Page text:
[82] "I can feel your halo halo halo"       
[83] "I can see your halo halo halo"        
[84] "I can feel your halo halo halo"       
[85] "I can see your halo halo halo"        

Sentiment analysis can be done as an inner join. There is one sentiment lexicon in the tidytext package. Let’s examine how sentiment changes changes during each album. Let’s count the number of positive and negative words in the songs of each album

lp_albums_sentiment <- lp_albums_tidy %>%
  inner_join(sentiments) %>%
  count(song, sentiment) %>%
  spread(sentiment, n, fill = 0) %>%
  mutate(sentiment = positive - negative) %>%
  left_join(
    lp_albums_tidy %>% 
      select(song, album) %>% 
      distinct() %>% 
      group_by(album) %>% 
      mutate(song_number = row_number()) %>% 
      ungroup()
  ) %>%
  mutate(
    album = as.factor(album),
    album = fct_relevel(album, "lost_on_you", "forever_for_now")
  ) %>% 
  arrange(album, song_number) %>%
  select(album, song, song_number, everything())

lp_albums_sentiment
# A tibble: 46 x 6
   album       song            song_number negative positive sentiment
   <fct>       <chr>                 <int>    <dbl>    <dbl>     <dbl>
 1 lost_on_you death_valley              1       10        8        -2
 2 lost_on_you into_the_wild             2       36        8       -28
 3 lost_on_you lost_on_you               3       33        5       -28
 4 lost_on_you muddy_waters              4       24        3       -21
 5 lost_on_you no_witness                5       13        7        -6
 6 lost_on_you other_people              6       12       11        -1
 7 lost_on_you strange                   7       12        6        -6
 8 lost_on_you tightrope                 8       15        2       -13
 9 lost_on_you up_against_me             9        1        3         2
10 lost_on_you you_want_it_all          10       11        0       -11
# … with 36 more rows

Now we can plot these sentiment scores across the plot trajectory of each album.

ggplot(lp_albums_sentiment, aes(song_number, sentiment, fill = album)) +
  geom_bar(stat = "identity", show.legend = FALSE) +
  facet_wrap(~album, nrow = 3, scales = "free_x", dir = "v") +
  theme_minimal(base_size = 13) +
  labs(title = "Sentiment in LP's Albums",
       y = "Sentiment") +
  scale_fill_viridis(end = 0.75, discrete = TRUE) +
  scale_x_discrete(expand = c(0.02,0)) +
  theme(strip.text = element_text(hjust = 0)) +
  theme(strip.text = element_text(face = "italic")) +
  theme(axis.title.x = element_blank()) +
  theme(axis.ticks.x = element_blank()) +
  theme(axis.text.x = element_blank())

Looking at Units Beyond Words

Lots of useful work can be done by tokenizing at the word level, but sometimes it is useful or necessary to look at different units of text. For example, some sentiment analysis algorithms look beyond only unigrams (i.e. single words) to try to understand the sentiment of a sentence as a whole. These algorithms try to understand that I am not having a good day is a negative sentence, not a positive one, because of negation.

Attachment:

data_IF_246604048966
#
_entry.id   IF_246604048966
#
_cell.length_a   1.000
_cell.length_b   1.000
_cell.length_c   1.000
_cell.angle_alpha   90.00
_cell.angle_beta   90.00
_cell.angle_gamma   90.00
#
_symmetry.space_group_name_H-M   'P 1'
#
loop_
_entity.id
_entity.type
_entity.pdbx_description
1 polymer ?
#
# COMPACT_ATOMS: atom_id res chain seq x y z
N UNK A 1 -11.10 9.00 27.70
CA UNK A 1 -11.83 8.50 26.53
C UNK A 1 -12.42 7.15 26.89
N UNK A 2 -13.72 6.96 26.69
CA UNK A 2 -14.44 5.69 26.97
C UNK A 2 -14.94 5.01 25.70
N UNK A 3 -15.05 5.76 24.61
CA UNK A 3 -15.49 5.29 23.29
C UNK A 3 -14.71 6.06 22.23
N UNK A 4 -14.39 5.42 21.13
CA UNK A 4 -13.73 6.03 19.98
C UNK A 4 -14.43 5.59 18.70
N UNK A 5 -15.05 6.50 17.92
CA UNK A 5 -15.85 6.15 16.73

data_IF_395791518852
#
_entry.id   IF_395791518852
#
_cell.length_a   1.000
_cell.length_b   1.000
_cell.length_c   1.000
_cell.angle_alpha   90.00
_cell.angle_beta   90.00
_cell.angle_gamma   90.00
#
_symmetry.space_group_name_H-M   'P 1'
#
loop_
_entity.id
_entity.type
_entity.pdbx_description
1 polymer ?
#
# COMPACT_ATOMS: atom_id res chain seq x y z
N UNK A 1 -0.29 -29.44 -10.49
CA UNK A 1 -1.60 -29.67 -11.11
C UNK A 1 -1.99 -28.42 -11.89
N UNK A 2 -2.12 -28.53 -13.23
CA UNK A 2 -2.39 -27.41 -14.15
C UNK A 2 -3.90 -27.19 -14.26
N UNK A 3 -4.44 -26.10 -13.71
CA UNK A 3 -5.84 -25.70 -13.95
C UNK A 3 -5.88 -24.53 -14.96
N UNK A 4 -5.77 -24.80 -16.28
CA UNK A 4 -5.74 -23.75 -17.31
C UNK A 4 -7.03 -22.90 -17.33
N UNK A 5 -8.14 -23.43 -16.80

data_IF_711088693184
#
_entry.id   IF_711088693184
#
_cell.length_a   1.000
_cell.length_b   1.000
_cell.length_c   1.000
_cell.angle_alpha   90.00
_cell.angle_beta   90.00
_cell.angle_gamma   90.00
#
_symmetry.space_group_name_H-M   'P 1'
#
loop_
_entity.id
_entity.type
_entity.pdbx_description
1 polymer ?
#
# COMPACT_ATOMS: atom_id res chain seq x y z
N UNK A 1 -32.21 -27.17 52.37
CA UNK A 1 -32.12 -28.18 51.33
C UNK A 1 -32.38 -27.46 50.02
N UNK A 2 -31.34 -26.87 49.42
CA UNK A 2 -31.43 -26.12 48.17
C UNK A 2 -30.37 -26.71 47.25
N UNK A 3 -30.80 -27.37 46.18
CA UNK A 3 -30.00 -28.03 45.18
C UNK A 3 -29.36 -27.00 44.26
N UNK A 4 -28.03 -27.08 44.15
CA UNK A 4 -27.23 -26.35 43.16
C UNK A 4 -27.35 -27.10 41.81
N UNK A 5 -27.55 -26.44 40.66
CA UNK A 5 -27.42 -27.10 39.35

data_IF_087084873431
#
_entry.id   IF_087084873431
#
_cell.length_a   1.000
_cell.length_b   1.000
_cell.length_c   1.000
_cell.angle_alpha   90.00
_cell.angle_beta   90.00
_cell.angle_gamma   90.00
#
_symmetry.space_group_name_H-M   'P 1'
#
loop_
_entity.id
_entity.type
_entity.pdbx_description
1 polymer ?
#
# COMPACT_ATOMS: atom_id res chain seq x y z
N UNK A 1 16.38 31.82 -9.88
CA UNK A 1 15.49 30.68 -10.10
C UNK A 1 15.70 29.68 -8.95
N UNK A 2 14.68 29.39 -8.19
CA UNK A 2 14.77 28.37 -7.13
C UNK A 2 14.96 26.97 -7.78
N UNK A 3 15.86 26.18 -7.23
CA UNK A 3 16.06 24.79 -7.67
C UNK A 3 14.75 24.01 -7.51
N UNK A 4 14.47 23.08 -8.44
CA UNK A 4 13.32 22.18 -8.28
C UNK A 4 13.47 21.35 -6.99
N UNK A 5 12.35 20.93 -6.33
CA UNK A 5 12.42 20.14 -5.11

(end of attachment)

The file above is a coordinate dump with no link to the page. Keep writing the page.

lp_albums_lines <- map_df(
  seq_along(lp_albums),
       function(x) {
         lp_albums[[x]] %>%
           enframe(name = "song") %>%
           unnest(cols = "value") %>%
           filter(!grepl("\\[", value)) %>% 
           unnest_tokens(line, value, token = "lines") %>%
           ungroup() %>% 
           mutate(album = names(lp_albums[x])) %>%
           select(album, song, line) 
       }
)

Let’s look at just one.

lp_albums_lines$line[44]
[1] "there's no light of day"

We can use tidy text analysis to ask questions such as: What are the most negative song in each of LP’s albums? First, let’s get the list of negative words from the lexicon. Second, let’s make a dataframe of how many words are in each song so we can normalize for the length of songs. Then, let’s find the number of negative words in each song and divide by the total words in each song. Which song has the highest proportion of negative words?

sentiment_negative <- sentiments %>%
  filter(sentiment == "negative")

wordcounts <- lp_albums_tidy %>%
  group_by(album, song) %>%
  summarize(words = n())

lp_albums_tidy %>%
  semi_join(sentiment_negative) %>%
  group_by(album, song) %>%
  summarize(negativewords = n()) %>%
  left_join(wordcounts, by = c("album", "song")) %>%
  mutate(ratio = negativewords/words) %>%
  top_n(1)
# A tibble: 3 x 5
# Groups:   album [3]
  album           song              negativewords words ratio
  <chr>           <chr>                     <int> <int> <dbl>
1 forever_for_now wasted_love_live             24    87 0.276
2 heart_to_mouth  die_for_your_love            18    88 0.205
3 lost_on_you     lost_on_you                  33    68 0.485

Networks of Words

Another function in widyr is pairwise_count, which counts pairs of items that occur together within a group. Let’s count the words that occur together in the songs of the first album.

word_cooccurences <- lp_albums_tidy %>%
  filter(album == "lost_on_you") %>% 
  pairwise_count(word, linenumber, sort = TRUE)

word_cooccurences
# A tibble: 7,504 x 3
   item1   item2       n
   <chr>   <chr>   <dbl>
 1 witness bear       11
 2 bear    witness    11
 3 we’re   muddy       9
 4 muddy   we’re       9
 5 die     gonna       8
 6 change  gonna       8
 7 gonna   die         8
 8 water   muddy       8
 9 muddy   water       8
10 we’re   water       8
# … with 7,494 more rows

This can be useful, for example, to plot a network of co-occuring words with the igraph and ggraph packages.

set.seed(1724)

word_cooccurences %>%
  filter(n >= 3) %>% 
  graph_from_data_frame() %>%
  ggraph(layout = "kk") +
  geom_edge_link(aes(edge_alpha = n, edge_width = n), edge_colour = "#a8a8a8") +
  geom_node_point(color = "darkslategray4", size = 8) +
  geom_node_text(aes(label = name), vjust = 2.2) +
  ggtitle("Word Network in LP's albums") +
  theme_void()

It looks good!